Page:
Monday, February 18, 2013

Aroy Mak Mak!!

I ate so much on this trip that I'm afraid I am not going to have pictures to do every meal justice.  But the food in Ubon definitely deserves its own blog post.  If you love to eat - if you live to eat - Ubon may just be your paradise.  Practically every street stall, no matter what it is selling - is selling something delicious.
That's why one of the very first words I learned in Thai is aroy, or delicious.  Mak means "very".  So basically everywhere I went, I was chirping, "Delicious VERY VERY!!" in barely restrained bliss.

I sampled all of the street food at will, with not much fear of getting sick.  The street carts were very clean and everything was really sanitary.  It was nothing like Bangkok, which just seemed grimy and dirty in comparison.

I guess the food can be a bit of a shock, especially if you're not used to being served shrimp or fish from head to tail.  But otherwise I thought it was overall pretty normal fare - rice, pork, chicken, fish, shrimp, a lot of vegetables.  It wasn't like we were eating bugs (although that was admittedly at my request).  One of the things that I find very annoying about American grocery stores is how meat and seafood are reduced to nearly unidentifiable blobs, rendering the consumer as far removed from the entire killing and preparing process as possible.  Therefore American consumers are absolutely oblivious to the animal he or she is eating.  Guess what?  The creature you're putting into your stomach once had brains, guts, and eyeballs!  It wasn't always a pretty piece of pink meat under saran wrap cover in the refrigerated section of your supermarket.  I guess you're not going to be surprised to hear that I strongly believe that anyone who eats chicken ought to have reached their hands inside the carcass and also know what cutting through a chicken's neck feels like, and anyone who eats shrimp ought to know how to handle the head and the veins.  You know what a head of lettuce looks like, don't you? Everyone should understand what she's eating.  Ok, rant over.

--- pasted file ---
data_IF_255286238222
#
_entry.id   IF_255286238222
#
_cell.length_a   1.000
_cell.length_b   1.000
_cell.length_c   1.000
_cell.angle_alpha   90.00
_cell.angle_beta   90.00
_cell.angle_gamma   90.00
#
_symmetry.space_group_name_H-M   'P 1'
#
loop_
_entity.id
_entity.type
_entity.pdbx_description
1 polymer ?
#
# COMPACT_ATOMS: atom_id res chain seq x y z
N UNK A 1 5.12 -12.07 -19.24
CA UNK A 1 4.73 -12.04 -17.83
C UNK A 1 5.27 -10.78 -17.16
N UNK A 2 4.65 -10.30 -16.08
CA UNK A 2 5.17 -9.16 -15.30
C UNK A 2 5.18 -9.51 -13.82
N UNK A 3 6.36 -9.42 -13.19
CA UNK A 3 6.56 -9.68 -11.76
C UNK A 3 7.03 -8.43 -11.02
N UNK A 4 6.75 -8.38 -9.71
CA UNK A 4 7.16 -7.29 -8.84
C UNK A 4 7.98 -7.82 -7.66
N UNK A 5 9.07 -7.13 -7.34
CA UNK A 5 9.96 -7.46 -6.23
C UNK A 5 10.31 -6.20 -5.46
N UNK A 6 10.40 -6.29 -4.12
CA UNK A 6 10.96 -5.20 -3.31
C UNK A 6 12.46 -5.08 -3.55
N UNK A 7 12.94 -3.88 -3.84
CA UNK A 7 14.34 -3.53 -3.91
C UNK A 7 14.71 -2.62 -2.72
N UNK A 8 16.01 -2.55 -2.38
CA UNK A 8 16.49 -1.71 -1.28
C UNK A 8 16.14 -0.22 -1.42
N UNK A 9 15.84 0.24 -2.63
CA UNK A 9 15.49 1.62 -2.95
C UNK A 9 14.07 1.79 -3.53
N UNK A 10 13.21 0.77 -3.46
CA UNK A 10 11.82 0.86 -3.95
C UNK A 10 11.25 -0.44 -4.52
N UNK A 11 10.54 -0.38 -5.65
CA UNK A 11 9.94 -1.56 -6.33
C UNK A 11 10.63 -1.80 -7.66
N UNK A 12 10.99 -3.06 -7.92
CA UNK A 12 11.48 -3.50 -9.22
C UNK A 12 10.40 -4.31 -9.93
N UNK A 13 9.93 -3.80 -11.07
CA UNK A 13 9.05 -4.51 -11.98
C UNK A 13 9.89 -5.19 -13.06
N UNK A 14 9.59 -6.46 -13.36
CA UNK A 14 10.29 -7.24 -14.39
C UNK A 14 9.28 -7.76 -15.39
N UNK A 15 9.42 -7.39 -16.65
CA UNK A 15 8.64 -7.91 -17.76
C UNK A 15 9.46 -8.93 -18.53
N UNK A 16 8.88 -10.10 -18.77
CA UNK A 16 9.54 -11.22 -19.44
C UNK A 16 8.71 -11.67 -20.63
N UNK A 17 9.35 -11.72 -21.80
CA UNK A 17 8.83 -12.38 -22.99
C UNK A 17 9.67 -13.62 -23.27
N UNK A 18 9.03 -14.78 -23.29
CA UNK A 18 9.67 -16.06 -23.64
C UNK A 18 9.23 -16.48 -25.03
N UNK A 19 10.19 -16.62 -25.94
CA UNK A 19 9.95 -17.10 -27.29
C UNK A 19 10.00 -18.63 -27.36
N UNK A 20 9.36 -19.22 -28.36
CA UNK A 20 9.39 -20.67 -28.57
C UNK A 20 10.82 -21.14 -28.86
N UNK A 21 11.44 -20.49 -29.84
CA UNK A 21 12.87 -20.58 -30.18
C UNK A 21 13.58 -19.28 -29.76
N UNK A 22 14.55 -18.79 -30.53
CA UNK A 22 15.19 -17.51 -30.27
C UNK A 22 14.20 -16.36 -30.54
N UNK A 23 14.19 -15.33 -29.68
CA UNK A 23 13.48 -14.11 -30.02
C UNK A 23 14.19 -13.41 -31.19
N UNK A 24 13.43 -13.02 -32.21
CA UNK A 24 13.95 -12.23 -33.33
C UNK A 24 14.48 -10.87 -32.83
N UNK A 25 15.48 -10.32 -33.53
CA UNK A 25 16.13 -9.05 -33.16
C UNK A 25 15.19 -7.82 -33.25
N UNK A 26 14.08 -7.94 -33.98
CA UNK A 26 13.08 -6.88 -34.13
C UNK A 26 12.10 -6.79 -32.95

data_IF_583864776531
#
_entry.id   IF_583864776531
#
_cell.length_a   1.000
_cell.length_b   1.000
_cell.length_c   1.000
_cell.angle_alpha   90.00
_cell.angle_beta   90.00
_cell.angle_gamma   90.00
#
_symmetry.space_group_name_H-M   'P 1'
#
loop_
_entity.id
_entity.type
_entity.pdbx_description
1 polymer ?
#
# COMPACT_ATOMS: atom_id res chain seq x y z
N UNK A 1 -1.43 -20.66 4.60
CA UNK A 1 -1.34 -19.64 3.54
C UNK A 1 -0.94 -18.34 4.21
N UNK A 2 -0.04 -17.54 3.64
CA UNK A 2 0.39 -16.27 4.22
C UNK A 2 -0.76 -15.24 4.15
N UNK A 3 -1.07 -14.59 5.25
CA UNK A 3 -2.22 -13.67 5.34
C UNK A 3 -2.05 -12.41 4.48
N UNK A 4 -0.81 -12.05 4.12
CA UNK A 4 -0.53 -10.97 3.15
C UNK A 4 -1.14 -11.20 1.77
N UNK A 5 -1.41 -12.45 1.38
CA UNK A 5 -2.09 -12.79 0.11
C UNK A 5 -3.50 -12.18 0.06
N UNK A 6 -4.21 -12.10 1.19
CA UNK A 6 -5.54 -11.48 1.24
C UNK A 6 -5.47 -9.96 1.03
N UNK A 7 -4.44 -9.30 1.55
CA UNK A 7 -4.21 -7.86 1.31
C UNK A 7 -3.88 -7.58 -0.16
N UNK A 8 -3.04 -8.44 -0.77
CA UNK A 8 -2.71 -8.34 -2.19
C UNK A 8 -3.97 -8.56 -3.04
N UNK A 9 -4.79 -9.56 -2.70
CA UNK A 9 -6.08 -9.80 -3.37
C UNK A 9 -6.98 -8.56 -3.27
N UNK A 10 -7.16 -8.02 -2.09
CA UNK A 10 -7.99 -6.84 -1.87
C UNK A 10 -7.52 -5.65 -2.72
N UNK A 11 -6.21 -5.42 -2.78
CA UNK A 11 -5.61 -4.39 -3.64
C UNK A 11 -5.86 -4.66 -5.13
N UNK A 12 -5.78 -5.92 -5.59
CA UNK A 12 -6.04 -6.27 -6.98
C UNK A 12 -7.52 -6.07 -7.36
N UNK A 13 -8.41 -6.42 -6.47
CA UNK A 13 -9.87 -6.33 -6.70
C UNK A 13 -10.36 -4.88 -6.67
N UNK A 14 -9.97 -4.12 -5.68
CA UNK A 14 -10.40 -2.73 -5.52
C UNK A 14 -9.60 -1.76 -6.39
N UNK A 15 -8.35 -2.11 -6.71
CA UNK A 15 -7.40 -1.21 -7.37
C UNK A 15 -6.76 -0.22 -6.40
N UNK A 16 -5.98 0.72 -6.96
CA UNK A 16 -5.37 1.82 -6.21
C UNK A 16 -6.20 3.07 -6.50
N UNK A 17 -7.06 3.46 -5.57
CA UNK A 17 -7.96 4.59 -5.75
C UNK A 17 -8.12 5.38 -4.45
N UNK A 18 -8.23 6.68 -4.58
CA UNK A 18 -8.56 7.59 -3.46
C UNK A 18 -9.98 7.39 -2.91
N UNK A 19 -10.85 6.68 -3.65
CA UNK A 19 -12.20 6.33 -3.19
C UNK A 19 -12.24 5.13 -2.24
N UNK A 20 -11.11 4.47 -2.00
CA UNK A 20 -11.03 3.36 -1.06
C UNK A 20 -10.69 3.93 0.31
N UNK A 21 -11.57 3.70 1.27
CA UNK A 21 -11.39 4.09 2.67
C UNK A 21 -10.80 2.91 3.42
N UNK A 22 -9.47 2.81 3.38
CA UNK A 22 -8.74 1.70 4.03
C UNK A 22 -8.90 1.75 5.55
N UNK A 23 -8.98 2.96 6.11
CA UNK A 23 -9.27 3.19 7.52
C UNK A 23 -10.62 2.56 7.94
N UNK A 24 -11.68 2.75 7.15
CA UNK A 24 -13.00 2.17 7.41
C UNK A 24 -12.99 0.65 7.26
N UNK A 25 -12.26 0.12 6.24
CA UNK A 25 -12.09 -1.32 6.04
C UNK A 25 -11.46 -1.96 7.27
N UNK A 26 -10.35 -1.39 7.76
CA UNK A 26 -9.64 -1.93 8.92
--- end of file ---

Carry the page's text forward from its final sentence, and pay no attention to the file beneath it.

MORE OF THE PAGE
A partial list of the things I sampled (scarfed down) on this trip:
papaya salad     fish covered in three-flavored sauce     pad see ew    coconut juice 
coconut jelly     banana pancake     mangosteens     mango sticky rice    green mango
yellow mango     banana chips     roasted seaweed     jackfruit curry    lotus root curry
morning glory curry     spicy roast eggplant     beef jerky    tamarind    longan fruit
smoked chicken    moo bing pork    sticky rice   Isan hotpot     hoi tod    gyu jap noodles
snakehead fish    fried yellow fish    fried spring rolls    banana leaf salad     quail eggs
sugarcane chicken skewers    hot soy milk with sago    mini fried crabs    khao tom

Until next time, Ubon!

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